SRJC Course Outlines

5/28/2024 6:52:02 PMAGBUS 50 Course Outline as of Fall 2004

Changed Course

Discipline and Nbr:  AGBUS 50Title:  INTRO TO AGRIBUSINESS  
Full Title:  Introduction to Agribusiness
Last Reviewed:12/12/2023

UnitsCourse Hours per Week Nbr of WeeksCourse Hours Total
Maximum3.00Lecture Scheduled3.0017.5 max.Lecture Scheduled52.50
Minimum3.00Lab Scheduled017.5 min.Lab Scheduled0
 Contact DHR0 Contact DHR0
 Contact Total3.00 Contact Total52.50
 Non-contact DHR0 Non-contact DHR Total0

 Total Out of Class Hours:  105.00Total Student Learning Hours: 157.50 

Title 5 Category:  AA Degree Applicable
Grading:  Grade Only
Repeatability:  00 - Two Repeats if Grade was D, F, NC, or NP
Also Listed As: 
Formerly:  AG 70.2

Catalog Description:
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Introduction to the agribusiness sector of agriculture. An overview of topics related to the agricultural business complex, including management aspects. Industry opportunities ranging from input and output products and services along with government and special interest groups will be surveyed. Special consideration to history, culture, and commodities of California agriculture. Includes field trips to local agribusiness firms.


Recommended Preparation:

Limits on Enrollment:

Schedule of Classes Information
Description: Untitled document
Introduction to the agribusiness sector of agriculture. An overview of topics related to the agricultural business complex, including management aspects. Special consideration to history, culture, and commodities of California agriculture.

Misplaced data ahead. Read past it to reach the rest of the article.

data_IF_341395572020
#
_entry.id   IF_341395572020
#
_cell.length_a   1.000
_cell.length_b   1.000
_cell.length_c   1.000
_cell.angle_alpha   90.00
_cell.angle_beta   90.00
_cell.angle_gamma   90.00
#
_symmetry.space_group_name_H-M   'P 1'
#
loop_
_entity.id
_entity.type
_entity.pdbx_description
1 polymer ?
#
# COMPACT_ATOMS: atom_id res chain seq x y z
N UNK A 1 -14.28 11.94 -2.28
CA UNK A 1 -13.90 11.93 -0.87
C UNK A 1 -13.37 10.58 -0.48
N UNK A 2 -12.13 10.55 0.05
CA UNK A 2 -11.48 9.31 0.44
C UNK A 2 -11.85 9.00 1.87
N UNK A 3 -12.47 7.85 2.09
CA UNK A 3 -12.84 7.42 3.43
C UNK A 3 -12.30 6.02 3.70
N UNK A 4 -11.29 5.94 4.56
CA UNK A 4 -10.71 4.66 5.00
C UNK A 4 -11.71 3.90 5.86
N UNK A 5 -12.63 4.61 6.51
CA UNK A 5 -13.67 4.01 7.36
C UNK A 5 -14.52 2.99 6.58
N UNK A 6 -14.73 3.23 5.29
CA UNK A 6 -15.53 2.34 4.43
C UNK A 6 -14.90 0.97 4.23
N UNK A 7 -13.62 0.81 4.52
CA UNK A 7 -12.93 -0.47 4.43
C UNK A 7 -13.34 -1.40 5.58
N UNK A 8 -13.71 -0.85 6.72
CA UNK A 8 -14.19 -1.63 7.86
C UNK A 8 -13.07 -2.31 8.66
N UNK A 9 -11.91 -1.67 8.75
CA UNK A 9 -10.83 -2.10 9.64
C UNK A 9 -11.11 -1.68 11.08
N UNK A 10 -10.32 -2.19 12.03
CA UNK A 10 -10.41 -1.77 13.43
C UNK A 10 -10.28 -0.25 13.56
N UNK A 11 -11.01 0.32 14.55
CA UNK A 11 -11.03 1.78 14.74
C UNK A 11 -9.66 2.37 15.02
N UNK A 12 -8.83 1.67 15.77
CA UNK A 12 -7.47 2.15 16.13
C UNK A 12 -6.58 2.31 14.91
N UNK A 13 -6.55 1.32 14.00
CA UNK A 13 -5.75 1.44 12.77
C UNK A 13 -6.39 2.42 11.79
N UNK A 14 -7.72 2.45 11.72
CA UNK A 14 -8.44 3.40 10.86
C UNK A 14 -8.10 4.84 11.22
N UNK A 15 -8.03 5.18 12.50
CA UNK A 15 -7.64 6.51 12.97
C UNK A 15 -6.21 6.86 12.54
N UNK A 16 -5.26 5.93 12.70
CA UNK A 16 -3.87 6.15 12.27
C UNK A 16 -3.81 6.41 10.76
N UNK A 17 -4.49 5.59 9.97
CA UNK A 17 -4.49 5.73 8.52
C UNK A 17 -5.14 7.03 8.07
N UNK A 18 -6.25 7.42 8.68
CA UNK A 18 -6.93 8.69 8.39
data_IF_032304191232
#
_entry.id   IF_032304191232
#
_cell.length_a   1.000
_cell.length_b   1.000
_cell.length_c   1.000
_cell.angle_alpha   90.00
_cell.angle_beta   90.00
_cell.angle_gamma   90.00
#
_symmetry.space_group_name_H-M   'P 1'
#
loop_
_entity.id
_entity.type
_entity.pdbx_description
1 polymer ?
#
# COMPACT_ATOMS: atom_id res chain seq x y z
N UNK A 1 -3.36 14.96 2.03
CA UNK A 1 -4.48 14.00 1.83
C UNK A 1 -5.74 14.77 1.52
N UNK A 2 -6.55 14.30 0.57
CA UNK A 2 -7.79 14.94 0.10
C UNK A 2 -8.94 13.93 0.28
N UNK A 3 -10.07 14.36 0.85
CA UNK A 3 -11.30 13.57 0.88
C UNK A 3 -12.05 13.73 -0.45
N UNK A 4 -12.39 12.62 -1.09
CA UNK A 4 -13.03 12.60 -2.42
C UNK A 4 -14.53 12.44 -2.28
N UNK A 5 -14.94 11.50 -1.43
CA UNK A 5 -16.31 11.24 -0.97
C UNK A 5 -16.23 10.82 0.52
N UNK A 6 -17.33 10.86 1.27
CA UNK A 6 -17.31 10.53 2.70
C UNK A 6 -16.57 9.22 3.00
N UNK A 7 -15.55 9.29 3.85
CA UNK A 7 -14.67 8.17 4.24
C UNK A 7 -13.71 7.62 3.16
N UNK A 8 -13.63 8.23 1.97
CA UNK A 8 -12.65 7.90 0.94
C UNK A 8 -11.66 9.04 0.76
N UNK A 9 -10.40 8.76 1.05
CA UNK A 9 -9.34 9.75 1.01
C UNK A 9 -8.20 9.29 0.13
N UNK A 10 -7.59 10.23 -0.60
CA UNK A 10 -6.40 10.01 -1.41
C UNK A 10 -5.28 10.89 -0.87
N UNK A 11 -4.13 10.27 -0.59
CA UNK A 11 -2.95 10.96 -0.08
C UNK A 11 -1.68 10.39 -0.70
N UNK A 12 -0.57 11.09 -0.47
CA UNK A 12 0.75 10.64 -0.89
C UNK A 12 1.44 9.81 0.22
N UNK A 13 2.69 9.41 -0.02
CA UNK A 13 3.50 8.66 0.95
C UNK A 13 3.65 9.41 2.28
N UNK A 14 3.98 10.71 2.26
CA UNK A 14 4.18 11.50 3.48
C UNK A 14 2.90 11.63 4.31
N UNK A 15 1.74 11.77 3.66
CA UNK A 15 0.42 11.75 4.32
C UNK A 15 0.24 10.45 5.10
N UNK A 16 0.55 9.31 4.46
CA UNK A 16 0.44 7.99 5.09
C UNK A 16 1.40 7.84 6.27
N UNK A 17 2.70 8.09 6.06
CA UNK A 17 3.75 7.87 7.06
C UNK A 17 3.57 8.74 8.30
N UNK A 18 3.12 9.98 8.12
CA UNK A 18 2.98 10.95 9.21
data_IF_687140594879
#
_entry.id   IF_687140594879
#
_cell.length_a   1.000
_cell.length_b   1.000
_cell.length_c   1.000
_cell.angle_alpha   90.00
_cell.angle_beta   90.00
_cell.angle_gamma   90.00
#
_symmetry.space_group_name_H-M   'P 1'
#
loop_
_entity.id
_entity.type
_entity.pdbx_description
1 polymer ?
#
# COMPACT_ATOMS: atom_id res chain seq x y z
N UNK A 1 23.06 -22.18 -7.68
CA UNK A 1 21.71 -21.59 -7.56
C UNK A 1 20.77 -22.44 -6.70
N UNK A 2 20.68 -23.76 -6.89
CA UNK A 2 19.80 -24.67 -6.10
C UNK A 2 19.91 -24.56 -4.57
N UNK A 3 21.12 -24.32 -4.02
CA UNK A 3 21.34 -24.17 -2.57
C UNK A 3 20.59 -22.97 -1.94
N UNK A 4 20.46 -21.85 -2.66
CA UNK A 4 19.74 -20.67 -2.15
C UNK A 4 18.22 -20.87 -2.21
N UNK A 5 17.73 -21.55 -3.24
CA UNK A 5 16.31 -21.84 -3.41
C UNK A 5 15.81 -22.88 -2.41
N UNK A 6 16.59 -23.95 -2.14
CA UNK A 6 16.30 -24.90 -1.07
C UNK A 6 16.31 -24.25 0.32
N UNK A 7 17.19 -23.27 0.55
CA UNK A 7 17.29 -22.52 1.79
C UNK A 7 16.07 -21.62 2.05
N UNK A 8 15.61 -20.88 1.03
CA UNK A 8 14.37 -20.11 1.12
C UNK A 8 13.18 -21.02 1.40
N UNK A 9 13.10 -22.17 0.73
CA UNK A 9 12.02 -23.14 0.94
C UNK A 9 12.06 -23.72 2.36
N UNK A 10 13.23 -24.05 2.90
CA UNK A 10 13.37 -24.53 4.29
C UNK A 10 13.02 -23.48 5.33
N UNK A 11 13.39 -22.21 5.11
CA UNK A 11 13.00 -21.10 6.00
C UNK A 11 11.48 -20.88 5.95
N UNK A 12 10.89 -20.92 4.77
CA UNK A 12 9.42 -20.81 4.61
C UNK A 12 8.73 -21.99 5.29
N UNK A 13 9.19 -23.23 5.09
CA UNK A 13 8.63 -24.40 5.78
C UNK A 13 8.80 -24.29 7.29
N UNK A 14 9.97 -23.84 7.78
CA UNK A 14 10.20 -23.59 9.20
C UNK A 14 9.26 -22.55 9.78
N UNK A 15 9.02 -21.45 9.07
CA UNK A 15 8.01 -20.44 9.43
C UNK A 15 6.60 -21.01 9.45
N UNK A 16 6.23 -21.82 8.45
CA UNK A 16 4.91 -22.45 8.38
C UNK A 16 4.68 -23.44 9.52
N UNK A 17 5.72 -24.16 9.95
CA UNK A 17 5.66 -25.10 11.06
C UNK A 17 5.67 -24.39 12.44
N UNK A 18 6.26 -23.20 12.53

(Grade Only)

Limits on Enrollment:
Transfer Credit:CSU;
Repeatability:00 - Two Repeats if Grade was D, F, NC, or NP


Associate Degree:Effective:Inactive:
CSU GE:Transfer Area Effective:Inactive:
IGETC:Transfer Area Effective:Inactive:
CSU Transfer:TransferableEffective:Spring 1999Inactive:
UC Transfer:Effective:Inactive:
 CID Descriptor: AG - AB 104 Introduction to Agriculture Business SRJC Equivalent Course(s): AGBUS56

Certificate/Major Applicable: Certificate Applicable Course


Outcomes and Objectives:
At the conclusion of this course, the student should be able to:
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Upon successful completion of this course, the student will be able to:
1.  Describe the size, scope, and dynamics of the agribusiness complex.
2.  Describe the history and culture of California agriculture.
3.  Analyze the five functions of management and how they relate to the
   agribusiness organizations.
4.  Compare and contrast traditional and niche marketing avenues for
   marketing local commodities.
5.  Evaluate agricultural business organizations, and the principles and
   functions involved in their organization and operation.
6.  Design a model plan to allocate resources for an agribusiness
   organization using a variety of computer software programs.
7.  Summarize the stages of development of a business plan for a new
   agribusiness enterprise.
8.  Cite examples of the basic laws, regulations, and regulatory agencies
   that interact with the agriculture community.
9. Describe the nature of leadership and the role of the manager as a
10. Solve problems in the areas of personnel, ethics and planning.
11. Describe the importance of agriculture to the well being of the
   American standard, as well as helping meeting the food needs of a
   growing global market.
12. Access agricultural information through the World Wide Web and other
   computer services.
13. Evaluate career opportunities and requirements for successful

Topics and Scope
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1.  Introduction to Agribusiness
   a. The role and organization of the agribusiness